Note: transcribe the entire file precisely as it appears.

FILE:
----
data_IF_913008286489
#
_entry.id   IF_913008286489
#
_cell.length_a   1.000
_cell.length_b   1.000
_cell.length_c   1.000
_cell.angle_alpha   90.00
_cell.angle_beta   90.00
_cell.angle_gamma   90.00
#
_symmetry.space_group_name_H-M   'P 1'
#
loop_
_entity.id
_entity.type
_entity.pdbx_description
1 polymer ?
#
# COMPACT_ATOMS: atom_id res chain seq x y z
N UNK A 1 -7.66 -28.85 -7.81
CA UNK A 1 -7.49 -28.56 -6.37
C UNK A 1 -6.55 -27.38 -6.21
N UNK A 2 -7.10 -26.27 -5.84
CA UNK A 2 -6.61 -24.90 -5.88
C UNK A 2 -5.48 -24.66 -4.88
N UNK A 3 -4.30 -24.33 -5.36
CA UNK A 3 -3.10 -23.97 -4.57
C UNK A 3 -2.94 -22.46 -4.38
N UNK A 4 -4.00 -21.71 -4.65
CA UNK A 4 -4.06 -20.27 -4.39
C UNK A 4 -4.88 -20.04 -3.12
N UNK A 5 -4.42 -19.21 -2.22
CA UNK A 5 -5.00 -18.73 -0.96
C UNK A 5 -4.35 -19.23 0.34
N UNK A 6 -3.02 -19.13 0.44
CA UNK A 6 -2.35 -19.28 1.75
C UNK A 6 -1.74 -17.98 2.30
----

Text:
data_IF_913008286489
#
_entry.id   IF_913008286489
#
_cell.length_a   1.000
_cell.length_b   1.000
_cell.length_c   1.000
_cell.angle_alpha   90.00
_cell.angle_beta   90.00
_cell.angle_gamma   90.00
#
_symmetry.space_group_name_H-M   'P 1'
#
loop_
_entity.id
_entity.type
_entity.pdbx_description
1 polymer ?
#
# COMPACT_ATOMS: atom_id res chain seq x y z
N UNK A 1 -7.66 -28.85 -7.81
CA UNK A 1 -7.49 -28.56 -6.37
C UNK A 1 -6.55 -27.38 -6.21
N UNK A 2 -7.10 -26.27 -5.84
CA UNK A 2 -6.61 -24.90 -5.88
C UNK A 2 -5.48 -24.66 -4.88
N UNK A 3 -4.30 -24.33 -5.36
CA UNK A 3 -3.10 -23.97 -4.57
C UNK A 3 -2.94 -22.46 -4.38
N UNK A 4 -4.00 -21.71 -4.65
CA UNK A 4 -4.06 -20.27 -4.39
C UNK A 4 -4.88 -20.04 -3.12
N UNK A 5 -4.42 -19.21 -2.22
CA UNK A 5 -5.00 -18.73 -0.96
C UNK A 5 -4.35 -19.23 0.34
N UNK A 6 -3.02 -19.13 0.44
CA UNK A 6 -2.35 -19.28 1.75
C UNK A 6 -1.74 -17.98 2.30